A short newsletter of bite-size ideas to chew on for Terrafirma owner-member land trusts, released January, February, May, June, September, October and November.


Posts tagged rules

Don't Leaf Anything Out!

Temperatures are dropping, leaves are falling, and that can only mean one thing – almost time to update your Terrafirma application! As you update for 2018, don’t forget to review the counting rules for your properties, including:

•    Parcels with different owners must be listed separately.  This is because the more the easement is spread across separately owned parcels, the greater the risk that you’ll have a lawsuit. Therefore, Terrafirma spreads that risk with additional premiums based on the number of separate landowners.
•    If you want to insure property within a certain category of property right (conservation easement, trail easement, fee land, etc.), you must list every parcel within that category.
•    Separate easements held by the same land trust can be counted as just one property for Terrafirma as long as they have the same owner, restrictions and permitted uses, and are contiguous.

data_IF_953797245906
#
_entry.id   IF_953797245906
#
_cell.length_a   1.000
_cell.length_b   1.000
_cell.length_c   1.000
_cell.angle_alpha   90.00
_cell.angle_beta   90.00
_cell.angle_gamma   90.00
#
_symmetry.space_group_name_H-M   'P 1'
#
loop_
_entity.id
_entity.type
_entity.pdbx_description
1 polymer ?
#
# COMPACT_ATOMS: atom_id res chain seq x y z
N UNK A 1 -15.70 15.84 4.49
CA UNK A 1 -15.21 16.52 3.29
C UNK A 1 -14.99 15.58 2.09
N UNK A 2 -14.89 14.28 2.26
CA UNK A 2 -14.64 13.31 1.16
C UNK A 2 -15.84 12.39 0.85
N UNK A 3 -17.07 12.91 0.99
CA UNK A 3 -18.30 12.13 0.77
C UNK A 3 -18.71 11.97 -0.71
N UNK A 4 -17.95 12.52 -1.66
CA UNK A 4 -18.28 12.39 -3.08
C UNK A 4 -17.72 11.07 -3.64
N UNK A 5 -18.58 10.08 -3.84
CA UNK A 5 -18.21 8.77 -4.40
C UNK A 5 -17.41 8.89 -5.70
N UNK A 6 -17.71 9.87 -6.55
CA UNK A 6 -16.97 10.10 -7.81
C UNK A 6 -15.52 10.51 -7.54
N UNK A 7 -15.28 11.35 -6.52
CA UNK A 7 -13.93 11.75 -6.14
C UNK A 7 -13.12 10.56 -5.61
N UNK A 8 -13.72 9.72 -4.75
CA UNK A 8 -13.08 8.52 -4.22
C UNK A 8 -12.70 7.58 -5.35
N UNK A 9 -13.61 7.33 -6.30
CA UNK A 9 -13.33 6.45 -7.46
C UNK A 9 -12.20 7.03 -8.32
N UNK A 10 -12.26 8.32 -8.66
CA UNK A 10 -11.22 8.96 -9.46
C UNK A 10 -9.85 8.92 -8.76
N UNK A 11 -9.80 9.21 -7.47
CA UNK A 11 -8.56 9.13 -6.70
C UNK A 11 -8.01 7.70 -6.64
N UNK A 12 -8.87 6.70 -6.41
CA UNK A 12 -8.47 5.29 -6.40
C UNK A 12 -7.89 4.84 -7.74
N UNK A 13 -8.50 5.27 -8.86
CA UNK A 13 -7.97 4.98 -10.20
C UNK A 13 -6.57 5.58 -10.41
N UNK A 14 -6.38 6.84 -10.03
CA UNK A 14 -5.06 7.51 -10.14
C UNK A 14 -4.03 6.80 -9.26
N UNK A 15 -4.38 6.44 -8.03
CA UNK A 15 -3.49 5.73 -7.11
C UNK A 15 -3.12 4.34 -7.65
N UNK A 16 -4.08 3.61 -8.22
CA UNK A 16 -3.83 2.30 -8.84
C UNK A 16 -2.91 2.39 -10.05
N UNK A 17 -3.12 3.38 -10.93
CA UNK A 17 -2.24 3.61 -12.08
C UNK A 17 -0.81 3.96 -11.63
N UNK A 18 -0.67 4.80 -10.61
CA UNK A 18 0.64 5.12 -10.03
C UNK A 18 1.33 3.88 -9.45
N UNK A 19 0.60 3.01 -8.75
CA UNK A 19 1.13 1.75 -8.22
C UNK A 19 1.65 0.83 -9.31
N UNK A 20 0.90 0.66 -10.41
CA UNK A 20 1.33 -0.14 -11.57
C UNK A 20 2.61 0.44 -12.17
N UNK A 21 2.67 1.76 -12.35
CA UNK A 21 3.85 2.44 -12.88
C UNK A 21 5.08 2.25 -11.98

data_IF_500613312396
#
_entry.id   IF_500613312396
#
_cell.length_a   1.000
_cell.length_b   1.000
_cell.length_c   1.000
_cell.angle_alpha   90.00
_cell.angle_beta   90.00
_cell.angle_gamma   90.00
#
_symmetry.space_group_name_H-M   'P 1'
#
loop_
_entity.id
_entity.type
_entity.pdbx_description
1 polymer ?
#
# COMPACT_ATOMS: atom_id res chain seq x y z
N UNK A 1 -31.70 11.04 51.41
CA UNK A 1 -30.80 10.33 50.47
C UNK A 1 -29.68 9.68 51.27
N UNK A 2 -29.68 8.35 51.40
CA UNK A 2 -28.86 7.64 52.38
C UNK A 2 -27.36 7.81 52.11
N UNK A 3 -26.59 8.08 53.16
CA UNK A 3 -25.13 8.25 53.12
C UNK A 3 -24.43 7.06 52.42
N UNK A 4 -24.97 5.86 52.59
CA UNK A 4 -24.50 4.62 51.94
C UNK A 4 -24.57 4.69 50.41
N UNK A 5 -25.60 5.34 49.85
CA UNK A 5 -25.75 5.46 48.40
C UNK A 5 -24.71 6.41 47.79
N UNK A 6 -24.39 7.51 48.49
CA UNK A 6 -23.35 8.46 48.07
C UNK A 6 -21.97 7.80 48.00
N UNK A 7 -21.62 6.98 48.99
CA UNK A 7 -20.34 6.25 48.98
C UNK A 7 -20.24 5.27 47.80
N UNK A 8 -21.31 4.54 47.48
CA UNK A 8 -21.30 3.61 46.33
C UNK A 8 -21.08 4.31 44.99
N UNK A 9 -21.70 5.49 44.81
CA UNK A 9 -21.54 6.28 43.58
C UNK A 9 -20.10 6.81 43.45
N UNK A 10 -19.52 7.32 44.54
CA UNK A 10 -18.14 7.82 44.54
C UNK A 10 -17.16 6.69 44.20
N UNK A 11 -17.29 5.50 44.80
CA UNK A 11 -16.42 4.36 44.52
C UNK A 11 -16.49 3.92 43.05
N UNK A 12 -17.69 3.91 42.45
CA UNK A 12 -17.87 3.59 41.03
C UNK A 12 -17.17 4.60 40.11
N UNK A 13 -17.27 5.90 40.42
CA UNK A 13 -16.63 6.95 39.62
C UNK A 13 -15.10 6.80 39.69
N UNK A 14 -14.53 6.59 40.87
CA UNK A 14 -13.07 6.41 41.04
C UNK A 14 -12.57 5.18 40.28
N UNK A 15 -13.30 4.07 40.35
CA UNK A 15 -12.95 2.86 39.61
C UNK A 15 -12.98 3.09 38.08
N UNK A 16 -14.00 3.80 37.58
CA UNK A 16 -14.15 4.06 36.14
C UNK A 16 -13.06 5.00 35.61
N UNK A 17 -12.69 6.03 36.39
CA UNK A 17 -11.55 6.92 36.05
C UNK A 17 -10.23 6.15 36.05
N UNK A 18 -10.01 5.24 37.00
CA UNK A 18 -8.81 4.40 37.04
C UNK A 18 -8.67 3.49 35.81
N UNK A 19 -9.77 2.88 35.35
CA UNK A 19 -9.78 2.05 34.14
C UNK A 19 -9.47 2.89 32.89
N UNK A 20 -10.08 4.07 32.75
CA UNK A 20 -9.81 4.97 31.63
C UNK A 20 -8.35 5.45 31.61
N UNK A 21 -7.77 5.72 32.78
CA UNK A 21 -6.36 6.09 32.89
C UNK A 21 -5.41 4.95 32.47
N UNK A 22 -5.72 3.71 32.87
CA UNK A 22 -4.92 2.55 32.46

Applications will open December 1, 2017, and the last day to submit will be February 2, 2018.

Lastly, remember to tell Terrafirma about any potential problems before the end of the 2017 policy period!

Have questions? Please let us know. You can email us directly or call 202-800-2219 for Lorri, 202-800-2248 for myself or 802-262-6051 for Leslie.

Thank you, and happy holidays!

Hannah Flake
Conservation Defense Associate
1250 H Street NW, Suite 600
Washington, DC 20005
(202) 800-2248  | 

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P.S. Congratulations to Deborah Stanley, Derek Schaefer and Michelle Smith, the newest Members Committee representatives – we’re happy to have you on board!



Overtime Rules

Part of effective risk management is planning ahead to make sure you’ll be able to cover all of your expenses—legal and organizational. That’s why we want to make sure that everyone knows about the new overtime rules that will go into effect on December 1, 2016.

Most employees earning under $47,500 will be entitled to overtime compensation. See the Department of Labor’s special overview and guidance for nonprofit organizations. The National Council of Nonprofits also published special guidance: Overtime Regulations and the Impact on Nonprofits. Nonprofits with budget years ending on June 30 will need to develop new budgets for the fiscal year beginning in two weeks that take these new changes into account. Nonprofits with budget years ending on December 31 have more time to adjust and plan for 2017. Most experts assess that tax exempts don’t have much to fret about, but if you do fundraising across state lines please pay extra attention as this may apply to you.


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